Psycho-Babble Medication | about biological treatments | Framed
This thread | Show all | Post follow-up | Start new thread | List of forums | Search | FAQ

Re: Going through Effexor Withdrawl now SLS

Posted by Larry Hoover on July 13, 2004, at 20:29:11

In reply to Re: Going through Effexor Withdrawl now, posted by SLS on July 11, 2004, at 7:35:21

Hey Scott. How ya doin', buddy?

> These are powerful drugs eliciting unpredictable effects on a brain that we have very little understanding of. Many drugs produce depression as a frequent side effect. Drug manufacturers are required to include this fact in the packaging of their products. It makes for a long list of very diverse drugs. Antidepressants are not teleologically exempt from producing undesirable mood alterations because they have some sort of biological "safety" that permits only antidepressant effects and precludes depressogenic effects.

Anybody who can work "teleologically" into a sentence, with skill, has my support.

> For any given individual, there may be certain antidepressants (or any other type of drug) that will exacerbate the clinical depression and induce suicidal states. Prozac has, and will continue to cause suicides as long as prescribing physicians continue to think like you do.

There are particular windows of vulnerability to suicide, which require more effective medical management. Suicidal induction is not novel with respect to SSRI antidepressants. It is a well-known phenomenon since the introduction of the tricyclics. One of the driving forces in the development of the SSRIs was to provide an antidepressant which itself was not generally fatal in overdose, as the tricyclics are.

I've been studying the literature, and plan to write a review article on the subject of antidepressants and suicide. Overall, suicide rates are declining, while SSRI prescription rates are increasing. There are two distinct effects, but the summary statistic is that suicides are reduced by SSRIs, notwithstanding temporary increases in susceptibility.

> > The most logical explanation for the fact that sometimes people who take antidepressants commit suicide is
> > 1. Coincidence
> > 2. the antidepressants give them enough energy to commit suicide.
>
> Both of these explanations are absolutely valid. However, I would appeal to you that you leave open your mind to the possibilities of a third, especially if you are in a position to influence the medical treatment of anyone suffering from depression.
>
> By the way, statistics do demonstrate that antidepressants cause suicide.

I'm not convinced. Most of the data were collected for purposes other than that to which they have been put. Clinical trial data are not generalizable to the population at large, in my opinion. When you look at the epidemiological data, the government records of suicide, compared to prescription rates, and examination of post mortem toxicology, there is no obvious SSRI-suicide signal. Short-term clinical studies may happen to coincide with one risk window.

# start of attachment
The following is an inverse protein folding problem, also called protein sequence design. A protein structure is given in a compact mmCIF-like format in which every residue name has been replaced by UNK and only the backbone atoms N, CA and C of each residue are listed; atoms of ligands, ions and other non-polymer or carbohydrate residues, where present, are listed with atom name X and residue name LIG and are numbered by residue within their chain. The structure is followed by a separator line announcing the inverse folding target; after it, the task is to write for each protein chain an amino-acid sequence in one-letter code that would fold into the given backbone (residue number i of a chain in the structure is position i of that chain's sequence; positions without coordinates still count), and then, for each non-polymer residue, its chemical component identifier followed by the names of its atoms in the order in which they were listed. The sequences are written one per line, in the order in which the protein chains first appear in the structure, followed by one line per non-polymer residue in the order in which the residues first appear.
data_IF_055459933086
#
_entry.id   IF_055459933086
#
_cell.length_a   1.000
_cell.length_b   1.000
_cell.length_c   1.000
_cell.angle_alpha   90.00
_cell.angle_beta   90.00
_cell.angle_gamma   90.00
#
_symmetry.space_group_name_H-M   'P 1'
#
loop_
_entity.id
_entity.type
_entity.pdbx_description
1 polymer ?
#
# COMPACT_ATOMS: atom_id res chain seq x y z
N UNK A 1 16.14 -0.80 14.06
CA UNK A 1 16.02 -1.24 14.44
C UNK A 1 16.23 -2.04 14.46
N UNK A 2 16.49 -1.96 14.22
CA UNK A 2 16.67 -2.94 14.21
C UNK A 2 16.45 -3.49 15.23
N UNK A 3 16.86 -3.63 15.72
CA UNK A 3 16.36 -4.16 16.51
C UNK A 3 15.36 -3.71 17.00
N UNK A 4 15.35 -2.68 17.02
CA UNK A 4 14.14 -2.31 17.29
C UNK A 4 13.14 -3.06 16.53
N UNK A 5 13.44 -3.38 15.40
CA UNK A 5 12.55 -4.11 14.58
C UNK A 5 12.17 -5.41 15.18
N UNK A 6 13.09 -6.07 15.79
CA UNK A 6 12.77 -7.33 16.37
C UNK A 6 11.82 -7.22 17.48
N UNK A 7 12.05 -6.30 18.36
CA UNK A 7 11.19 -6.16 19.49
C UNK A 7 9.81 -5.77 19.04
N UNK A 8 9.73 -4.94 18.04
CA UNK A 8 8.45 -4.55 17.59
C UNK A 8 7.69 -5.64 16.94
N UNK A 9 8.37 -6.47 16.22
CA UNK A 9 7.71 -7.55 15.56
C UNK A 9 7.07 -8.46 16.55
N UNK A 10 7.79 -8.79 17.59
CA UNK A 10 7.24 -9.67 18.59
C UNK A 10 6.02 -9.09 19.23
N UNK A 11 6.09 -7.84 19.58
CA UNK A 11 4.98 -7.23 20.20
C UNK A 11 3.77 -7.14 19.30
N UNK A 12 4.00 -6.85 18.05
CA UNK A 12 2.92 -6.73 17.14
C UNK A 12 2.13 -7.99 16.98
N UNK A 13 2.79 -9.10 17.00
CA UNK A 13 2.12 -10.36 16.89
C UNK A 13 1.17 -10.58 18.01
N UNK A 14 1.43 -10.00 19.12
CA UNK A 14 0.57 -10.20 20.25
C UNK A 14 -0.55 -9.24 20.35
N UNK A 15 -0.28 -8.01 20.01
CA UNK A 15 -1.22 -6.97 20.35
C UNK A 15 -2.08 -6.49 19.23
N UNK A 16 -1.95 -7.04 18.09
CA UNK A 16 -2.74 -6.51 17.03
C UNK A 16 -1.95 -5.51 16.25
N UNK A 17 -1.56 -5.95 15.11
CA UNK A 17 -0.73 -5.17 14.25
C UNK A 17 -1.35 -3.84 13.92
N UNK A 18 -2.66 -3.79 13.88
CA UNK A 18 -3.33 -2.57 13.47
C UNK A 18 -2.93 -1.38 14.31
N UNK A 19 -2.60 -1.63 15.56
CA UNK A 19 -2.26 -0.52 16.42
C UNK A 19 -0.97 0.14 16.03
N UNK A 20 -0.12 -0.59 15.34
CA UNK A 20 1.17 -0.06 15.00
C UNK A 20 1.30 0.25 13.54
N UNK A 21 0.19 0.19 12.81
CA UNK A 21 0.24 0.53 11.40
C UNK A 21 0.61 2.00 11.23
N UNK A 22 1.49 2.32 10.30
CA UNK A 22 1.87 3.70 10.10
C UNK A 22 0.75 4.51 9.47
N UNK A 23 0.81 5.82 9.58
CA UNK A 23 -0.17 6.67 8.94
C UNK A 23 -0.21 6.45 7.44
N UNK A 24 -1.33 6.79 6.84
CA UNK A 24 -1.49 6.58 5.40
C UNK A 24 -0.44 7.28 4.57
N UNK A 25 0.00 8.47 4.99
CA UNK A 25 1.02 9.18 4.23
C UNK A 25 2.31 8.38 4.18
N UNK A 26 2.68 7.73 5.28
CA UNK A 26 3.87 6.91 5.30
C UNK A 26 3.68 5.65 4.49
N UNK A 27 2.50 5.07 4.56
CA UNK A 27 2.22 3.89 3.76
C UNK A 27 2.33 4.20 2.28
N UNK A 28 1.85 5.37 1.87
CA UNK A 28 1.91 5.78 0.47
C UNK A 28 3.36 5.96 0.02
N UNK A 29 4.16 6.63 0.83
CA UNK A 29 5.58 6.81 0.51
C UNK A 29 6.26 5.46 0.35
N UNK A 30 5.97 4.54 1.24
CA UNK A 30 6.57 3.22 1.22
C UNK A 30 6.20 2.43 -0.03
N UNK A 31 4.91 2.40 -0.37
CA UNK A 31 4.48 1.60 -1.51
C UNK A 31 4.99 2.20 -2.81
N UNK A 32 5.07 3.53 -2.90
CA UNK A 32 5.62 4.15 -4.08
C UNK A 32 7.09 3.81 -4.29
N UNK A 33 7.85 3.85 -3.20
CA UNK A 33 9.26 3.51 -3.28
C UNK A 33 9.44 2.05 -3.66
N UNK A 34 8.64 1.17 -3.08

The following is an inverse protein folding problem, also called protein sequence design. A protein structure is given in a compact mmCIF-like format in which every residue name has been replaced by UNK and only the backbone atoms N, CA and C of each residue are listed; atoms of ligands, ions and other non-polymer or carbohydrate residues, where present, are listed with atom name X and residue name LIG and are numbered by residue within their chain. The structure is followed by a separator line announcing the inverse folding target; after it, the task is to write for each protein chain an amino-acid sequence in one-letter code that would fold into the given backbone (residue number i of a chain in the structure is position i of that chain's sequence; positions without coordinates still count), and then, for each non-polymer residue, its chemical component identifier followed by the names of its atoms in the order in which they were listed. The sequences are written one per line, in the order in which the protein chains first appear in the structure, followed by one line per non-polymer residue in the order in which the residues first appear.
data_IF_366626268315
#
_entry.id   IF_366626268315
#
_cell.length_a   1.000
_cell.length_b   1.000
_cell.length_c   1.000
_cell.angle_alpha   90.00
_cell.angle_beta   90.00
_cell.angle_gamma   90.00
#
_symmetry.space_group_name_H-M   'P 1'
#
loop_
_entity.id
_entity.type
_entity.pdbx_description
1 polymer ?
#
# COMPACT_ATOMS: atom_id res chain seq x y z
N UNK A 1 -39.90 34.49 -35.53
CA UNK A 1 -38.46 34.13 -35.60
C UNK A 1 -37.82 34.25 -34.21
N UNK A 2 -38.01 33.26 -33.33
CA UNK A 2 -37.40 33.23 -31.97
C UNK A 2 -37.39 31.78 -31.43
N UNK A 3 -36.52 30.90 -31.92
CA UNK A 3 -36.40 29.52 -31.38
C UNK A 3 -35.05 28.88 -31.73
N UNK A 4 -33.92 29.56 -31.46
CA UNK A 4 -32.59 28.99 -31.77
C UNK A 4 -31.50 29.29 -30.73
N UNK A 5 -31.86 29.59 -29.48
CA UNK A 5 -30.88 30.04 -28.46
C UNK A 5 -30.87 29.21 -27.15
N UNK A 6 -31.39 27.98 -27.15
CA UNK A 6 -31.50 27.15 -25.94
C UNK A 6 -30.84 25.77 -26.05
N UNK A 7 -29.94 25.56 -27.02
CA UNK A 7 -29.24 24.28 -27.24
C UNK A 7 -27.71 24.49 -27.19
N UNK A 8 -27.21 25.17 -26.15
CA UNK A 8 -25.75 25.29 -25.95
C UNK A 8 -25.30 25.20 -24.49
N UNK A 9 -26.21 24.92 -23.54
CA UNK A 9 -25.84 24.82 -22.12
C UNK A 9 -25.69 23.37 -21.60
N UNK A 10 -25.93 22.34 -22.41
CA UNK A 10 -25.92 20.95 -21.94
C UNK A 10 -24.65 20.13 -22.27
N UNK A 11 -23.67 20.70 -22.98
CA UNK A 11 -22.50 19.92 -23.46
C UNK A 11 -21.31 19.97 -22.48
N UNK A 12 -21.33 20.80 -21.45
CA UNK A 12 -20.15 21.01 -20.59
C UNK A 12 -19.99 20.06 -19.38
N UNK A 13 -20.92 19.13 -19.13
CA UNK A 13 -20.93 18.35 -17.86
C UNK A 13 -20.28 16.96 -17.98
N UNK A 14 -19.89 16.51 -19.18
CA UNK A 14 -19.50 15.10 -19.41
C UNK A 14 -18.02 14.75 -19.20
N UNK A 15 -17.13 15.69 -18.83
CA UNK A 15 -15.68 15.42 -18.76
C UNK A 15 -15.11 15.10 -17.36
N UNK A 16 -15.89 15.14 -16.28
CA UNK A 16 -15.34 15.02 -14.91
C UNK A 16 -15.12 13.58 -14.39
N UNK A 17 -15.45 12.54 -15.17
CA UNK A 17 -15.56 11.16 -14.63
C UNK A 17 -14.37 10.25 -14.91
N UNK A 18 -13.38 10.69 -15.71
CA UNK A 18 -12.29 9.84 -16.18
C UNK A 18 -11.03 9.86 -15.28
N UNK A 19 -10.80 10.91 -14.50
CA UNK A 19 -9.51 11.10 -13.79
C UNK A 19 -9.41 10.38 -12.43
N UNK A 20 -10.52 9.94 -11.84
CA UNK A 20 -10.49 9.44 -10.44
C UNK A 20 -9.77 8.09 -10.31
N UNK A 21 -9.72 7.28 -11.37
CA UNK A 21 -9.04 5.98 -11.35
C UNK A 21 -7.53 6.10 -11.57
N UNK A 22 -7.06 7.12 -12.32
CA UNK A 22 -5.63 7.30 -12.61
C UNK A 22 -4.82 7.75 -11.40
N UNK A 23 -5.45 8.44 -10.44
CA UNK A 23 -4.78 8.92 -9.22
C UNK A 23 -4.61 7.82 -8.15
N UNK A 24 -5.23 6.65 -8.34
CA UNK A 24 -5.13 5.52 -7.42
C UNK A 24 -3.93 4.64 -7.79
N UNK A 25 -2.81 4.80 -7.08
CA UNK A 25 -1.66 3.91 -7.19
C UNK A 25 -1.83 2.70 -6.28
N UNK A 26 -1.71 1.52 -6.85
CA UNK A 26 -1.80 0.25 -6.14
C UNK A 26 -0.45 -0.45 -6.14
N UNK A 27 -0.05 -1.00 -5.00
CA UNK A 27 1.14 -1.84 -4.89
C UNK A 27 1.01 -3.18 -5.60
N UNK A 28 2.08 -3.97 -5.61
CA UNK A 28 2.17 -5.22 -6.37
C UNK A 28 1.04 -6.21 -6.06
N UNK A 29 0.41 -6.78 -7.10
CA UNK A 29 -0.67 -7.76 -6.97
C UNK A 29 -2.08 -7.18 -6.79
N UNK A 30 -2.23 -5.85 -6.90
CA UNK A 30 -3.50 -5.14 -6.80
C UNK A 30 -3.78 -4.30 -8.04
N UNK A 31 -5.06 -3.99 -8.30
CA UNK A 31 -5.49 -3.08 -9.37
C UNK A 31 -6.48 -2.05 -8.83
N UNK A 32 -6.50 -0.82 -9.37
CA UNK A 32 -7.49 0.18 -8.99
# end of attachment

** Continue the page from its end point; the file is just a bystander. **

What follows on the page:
> It is statistics that are fueling the whole uproar regarding the use of SSRIs in pediatrics. I am sure that the statistics are there for adults too. We just need an expert like you to look for them once the trial data becomes public.

I'm not an expert statistician, but I am trained in methodology. I reviewed the pediatric paroxetine study, the full clinical dataset (over 500 pages).....the one where paroxetine was said to have a six-fold greater suicide risk than placebo....that conclusion is misleading, and is unsupported by the data.

It is a statistical fluke, combined with stringent adherence to protocols, which produced that disturbing statistic. For example, "emotional lability" is the category these events were collected under. Only four of the six incidents of emotional lability in the paroxetine group were "severe", and fully documented. One "severe" paroxetine case is due to one subject taking one or two extra tablets per week (b.i.d. dosing), over two consecutive weeks. Instead of taking fourteen tablets, she lost count and took fifteen or sixteen (out of 20 provided at a time), three weeks in a row. By protocol definition, and only because it was two (or more) consecutive weeks, that was a priori a case of severe emotional lability. The only true suicidal act occurred in the placebo group. They're comparing apples to oranges. Here's a link to a summary of my analysis:

http://www.google.ca/groups?hl=en&lr=&ie=UTF-8&selm=oToAc.33651%24nY.1081511%40news20.bellglobal.com&rnum=10

I copied the actual case reports of the severe emotional lability incidents from the study appendices. Here's a link:
http://www.google.ca/groups?hl=en&lr=&ie=UTF-8&selm=zWEAc.39179%24nY.1241628%40news20.bellglobal.com&rnum=23

Paxil is being framed, in my opinion.

> On a more anecdotal note: The following drugs made my depression moderately - severely worse. Reboxetine and moclobemide in particular induced a suicidal state.
>
> amoxapine
> bupropion
> donepezil
> idazoxan
> mirtazapine
> moclobemide
> protriptyline
> reboxetine
> triiodothyronine
> valproate
>
>
> Best wishes,
>
> - Scott

I'm sorry you've had such a struggle with meds. Lithium made me suicidal, as did Serzone.

Lar

 

Thread

 

Post a new follow-up

Your message only Include above post


Notify the administrators

They will then review this post with the posting guidelines in mind.

To contact them about something other than this post, please use this form instead.

 

Start a new thread

 
Google
dr-bob.org www
Search options and examples
[amazon] for
in

This thread | Show all | Post follow-up | Start new thread | FAQ
Psycho-Babble Medication | Framed

poster:Larry Hoover thread:1016
URL: http://www.dr-bob.org/babble/20040712/msgs/365825.html